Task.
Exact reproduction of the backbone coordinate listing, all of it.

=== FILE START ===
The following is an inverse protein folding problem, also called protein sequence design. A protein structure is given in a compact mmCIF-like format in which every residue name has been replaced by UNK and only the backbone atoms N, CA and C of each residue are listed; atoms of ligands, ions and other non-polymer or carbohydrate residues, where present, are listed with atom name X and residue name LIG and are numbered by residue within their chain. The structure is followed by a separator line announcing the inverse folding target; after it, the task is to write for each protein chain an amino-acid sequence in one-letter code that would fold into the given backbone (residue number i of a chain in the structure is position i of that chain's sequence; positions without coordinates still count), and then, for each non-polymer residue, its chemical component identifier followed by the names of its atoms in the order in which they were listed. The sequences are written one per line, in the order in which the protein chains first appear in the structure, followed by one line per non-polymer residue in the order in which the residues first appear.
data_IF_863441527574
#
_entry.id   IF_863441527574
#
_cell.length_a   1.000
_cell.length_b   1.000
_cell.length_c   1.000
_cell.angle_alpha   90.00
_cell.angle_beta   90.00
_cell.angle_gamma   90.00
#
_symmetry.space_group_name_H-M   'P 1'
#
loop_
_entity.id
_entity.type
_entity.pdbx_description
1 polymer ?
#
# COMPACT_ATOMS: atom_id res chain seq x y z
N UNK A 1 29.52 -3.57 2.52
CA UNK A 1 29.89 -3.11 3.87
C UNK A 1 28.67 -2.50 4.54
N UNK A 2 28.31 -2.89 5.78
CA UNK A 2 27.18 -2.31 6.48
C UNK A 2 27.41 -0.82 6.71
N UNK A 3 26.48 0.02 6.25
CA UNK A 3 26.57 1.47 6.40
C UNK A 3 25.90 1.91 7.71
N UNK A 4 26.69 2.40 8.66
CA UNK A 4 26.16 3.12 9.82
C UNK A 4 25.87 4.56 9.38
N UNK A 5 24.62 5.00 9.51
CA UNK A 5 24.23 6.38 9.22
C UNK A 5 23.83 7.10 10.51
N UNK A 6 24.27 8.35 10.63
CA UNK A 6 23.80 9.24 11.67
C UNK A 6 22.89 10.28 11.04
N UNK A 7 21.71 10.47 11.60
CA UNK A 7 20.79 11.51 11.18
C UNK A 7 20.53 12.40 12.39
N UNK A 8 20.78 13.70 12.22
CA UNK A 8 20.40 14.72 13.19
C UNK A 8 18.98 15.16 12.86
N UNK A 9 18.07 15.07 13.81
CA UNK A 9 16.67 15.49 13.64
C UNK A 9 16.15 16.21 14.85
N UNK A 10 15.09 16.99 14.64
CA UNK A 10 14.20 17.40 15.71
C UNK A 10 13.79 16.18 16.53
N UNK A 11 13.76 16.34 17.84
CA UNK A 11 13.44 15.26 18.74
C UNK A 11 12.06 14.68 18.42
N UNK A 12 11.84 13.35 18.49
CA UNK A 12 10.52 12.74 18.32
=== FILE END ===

The following is an inverse protein folding problem, also called protein sequence design. A protein structure is given in a compact mmCIF-like format in which every residue name has been replaced by UNK and only the backbone atoms N, CA and C of each residue are listed; atoms of ligands, ions and other non-polymer or carbohydrate residues, where present, are listed with atom name X and residue name LIG and are numbered by residue within their chain. The structure is followed by a separator line announcing the inverse folding target; after it, the task is to write for each protein chain an amino-acid sequence in one-letter code that would fold into the given backbone (residue number i of a chain in the structure is position i of that chain's sequence; positions without coordinates still count), and then, for each non-polymer residue, its chemical component identifier followed by the names of its atoms in the order in which they were listed. The sequences are written one per line, in the order in which the protein chains first appear in the structure, followed by one line per non-polymer residue in the order in which the residues first appear.
data_IF_863441527574
#
_entry.id   IF_863441527574
#
_cell.length_a   1.000
_cell.length_b   1.000
_cell.length_c   1.000
_cell.angle_alpha   90.00
_cell.angle_beta   90.00
_cell.angle_gamma   90.00
#
_symmetry.space_group_name_H-M   'P 1'
#
loop_
_entity.id
_entity.type
_entity.pdbx_description
1 polymer ?
#
# COMPACT_ATOMS: atom_id res chain seq x y z
N UNK A 1 29.52 -3.57 2.52
CA UNK A 1 29.89 -3.11 3.87
C UNK A 1 28.67 -2.50 4.54
N UNK A 2 28.31 -2.89 5.78
CA UNK A 2 27.18 -2.31 6.48
C UNK A 2 27.41 -0.82 6.71
N UNK A 3 26.48 0.02 6.25
CA UNK A 3 26.57 1.47 6.40
C UNK A 3 25.90 1.91 7.71
N UNK A 4 26.69 2.40 8.66
CA UNK A 4 26.16 3.12 9.82
C UNK A 4 25.87 4.56 9.38
N UNK A 5 24.62 5.00 9.51
CA UNK A 5 24.23 6.38 9.22
C UNK A 5 23.83 7.10 10.51
N UNK A 6 24.27 8.35 10.63
CA UNK A 6 23.80 9.24 11.67
C UNK A 6 22.89 10.28 11.04
N UNK A 7 21.71 10.47 11.60
CA UNK A 7 20.79 11.51 11.18
C UNK A 7 20.53 12.40 12.39
N UNK A 8 20.78 13.70 12.22
CA UNK A 8 20.40 14.72 13.19
C UNK A 8 18.98 15.16 12.86
N UNK A 9 18.07 15.07 13.81
CA UNK A 9 16.67 15.49 13.64
C UNK A 9 16.15 16.21 14.85
N UNK A 10 15.09 16.99 14.64
CA UNK A 10 14.20 17.40 15.71
C UNK A 10 13.79 16.18 16.53
N UNK A 11 13.76 16.34 17.84
CA UNK A 11 13.44 15.26 18.74
C UNK A 11 12.06 14.68 18.42
N UNK A 12 11.84 13.35 18.49
CA UNK A 12 10.52 12.74 18.32